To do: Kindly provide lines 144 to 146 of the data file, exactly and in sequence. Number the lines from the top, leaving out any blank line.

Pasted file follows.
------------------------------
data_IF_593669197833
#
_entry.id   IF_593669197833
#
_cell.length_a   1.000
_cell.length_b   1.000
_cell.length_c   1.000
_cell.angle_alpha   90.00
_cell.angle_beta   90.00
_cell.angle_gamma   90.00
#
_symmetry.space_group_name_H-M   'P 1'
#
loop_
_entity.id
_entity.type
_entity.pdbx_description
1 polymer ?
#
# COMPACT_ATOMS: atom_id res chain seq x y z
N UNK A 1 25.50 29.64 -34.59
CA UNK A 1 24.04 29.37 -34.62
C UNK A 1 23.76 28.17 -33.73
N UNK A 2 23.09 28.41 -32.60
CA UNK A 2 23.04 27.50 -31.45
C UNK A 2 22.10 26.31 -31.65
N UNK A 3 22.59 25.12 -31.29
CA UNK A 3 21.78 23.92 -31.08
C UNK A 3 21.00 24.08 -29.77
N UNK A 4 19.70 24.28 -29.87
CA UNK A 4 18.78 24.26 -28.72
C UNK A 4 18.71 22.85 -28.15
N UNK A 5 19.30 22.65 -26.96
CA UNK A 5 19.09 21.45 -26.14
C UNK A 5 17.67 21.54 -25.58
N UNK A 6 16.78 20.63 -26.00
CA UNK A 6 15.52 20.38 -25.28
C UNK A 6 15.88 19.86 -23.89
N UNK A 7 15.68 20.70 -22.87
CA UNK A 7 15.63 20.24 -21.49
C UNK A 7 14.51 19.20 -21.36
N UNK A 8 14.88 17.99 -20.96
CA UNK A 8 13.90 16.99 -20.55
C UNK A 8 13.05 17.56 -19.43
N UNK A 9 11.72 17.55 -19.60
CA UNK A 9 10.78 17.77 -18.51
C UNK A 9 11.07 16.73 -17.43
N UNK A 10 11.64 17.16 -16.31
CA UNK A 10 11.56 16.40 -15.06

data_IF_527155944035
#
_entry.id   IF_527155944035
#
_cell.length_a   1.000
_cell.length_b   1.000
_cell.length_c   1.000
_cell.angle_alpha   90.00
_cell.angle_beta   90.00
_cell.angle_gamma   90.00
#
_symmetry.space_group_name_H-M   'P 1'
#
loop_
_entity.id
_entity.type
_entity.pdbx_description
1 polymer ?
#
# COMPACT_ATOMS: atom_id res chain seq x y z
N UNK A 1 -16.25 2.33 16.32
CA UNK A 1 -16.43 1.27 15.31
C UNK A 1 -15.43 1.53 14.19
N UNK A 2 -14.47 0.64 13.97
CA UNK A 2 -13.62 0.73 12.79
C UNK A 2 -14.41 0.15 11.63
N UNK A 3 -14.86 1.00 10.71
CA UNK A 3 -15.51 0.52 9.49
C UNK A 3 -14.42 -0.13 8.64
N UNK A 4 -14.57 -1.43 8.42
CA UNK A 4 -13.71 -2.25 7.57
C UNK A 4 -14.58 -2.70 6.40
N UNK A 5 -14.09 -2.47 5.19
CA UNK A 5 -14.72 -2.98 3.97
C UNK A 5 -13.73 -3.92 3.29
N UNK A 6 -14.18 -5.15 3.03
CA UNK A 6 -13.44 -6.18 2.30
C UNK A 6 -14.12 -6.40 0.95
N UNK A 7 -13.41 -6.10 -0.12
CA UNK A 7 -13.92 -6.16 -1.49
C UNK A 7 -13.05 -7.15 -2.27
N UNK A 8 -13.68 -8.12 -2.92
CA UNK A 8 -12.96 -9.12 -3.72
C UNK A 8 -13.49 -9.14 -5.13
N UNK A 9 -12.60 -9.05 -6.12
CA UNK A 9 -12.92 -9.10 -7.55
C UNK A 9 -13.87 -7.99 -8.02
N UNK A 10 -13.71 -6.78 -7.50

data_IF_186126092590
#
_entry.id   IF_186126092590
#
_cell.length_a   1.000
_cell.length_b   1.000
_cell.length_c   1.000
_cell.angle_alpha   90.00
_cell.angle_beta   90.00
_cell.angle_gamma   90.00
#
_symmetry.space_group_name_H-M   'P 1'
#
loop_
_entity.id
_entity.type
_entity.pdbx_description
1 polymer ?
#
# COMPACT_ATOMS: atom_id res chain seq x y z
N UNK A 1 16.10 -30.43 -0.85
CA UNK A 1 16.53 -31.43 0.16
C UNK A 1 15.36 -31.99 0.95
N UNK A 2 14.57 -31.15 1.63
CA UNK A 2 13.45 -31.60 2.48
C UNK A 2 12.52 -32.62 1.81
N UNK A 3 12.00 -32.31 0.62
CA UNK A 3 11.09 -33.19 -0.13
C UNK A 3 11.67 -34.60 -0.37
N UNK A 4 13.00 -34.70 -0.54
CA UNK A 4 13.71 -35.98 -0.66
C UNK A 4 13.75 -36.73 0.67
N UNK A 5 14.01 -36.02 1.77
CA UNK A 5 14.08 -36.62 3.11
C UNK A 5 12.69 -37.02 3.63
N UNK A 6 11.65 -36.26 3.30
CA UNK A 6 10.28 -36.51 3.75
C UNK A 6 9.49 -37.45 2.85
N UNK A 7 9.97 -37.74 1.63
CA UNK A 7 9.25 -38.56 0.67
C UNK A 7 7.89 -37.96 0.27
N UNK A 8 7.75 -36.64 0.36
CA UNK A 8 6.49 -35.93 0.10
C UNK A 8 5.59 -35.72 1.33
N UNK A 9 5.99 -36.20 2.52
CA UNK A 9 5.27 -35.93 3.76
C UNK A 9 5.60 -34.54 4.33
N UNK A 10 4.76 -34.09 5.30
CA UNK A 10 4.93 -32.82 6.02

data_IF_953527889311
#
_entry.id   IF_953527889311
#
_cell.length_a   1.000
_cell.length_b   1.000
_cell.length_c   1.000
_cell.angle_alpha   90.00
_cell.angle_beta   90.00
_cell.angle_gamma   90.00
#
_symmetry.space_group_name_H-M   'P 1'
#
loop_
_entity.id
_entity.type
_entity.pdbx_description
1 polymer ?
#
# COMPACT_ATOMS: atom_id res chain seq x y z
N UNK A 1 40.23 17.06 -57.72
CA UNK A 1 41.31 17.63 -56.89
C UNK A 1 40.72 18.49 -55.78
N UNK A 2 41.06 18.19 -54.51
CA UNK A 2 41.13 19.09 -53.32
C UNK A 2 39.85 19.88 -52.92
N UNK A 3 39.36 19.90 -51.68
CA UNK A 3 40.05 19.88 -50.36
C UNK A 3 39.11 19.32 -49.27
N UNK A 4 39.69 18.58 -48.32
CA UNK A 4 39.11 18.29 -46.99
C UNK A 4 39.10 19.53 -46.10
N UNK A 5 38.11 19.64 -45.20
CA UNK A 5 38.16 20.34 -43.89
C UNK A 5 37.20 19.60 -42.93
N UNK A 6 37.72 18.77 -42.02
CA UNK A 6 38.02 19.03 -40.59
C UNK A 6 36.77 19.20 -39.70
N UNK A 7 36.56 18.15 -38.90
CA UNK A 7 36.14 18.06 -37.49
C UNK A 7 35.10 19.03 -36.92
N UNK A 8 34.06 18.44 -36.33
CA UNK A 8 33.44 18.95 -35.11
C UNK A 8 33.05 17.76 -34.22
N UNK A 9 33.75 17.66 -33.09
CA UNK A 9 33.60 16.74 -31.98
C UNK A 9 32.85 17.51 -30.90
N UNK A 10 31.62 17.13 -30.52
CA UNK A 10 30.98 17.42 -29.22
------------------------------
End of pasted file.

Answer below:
C UNK A 9 5.60 -34.54 4.33
N UNK A 10 4.76 -34.09 5.30
CA UNK A 10 4.93 -32.82 6.02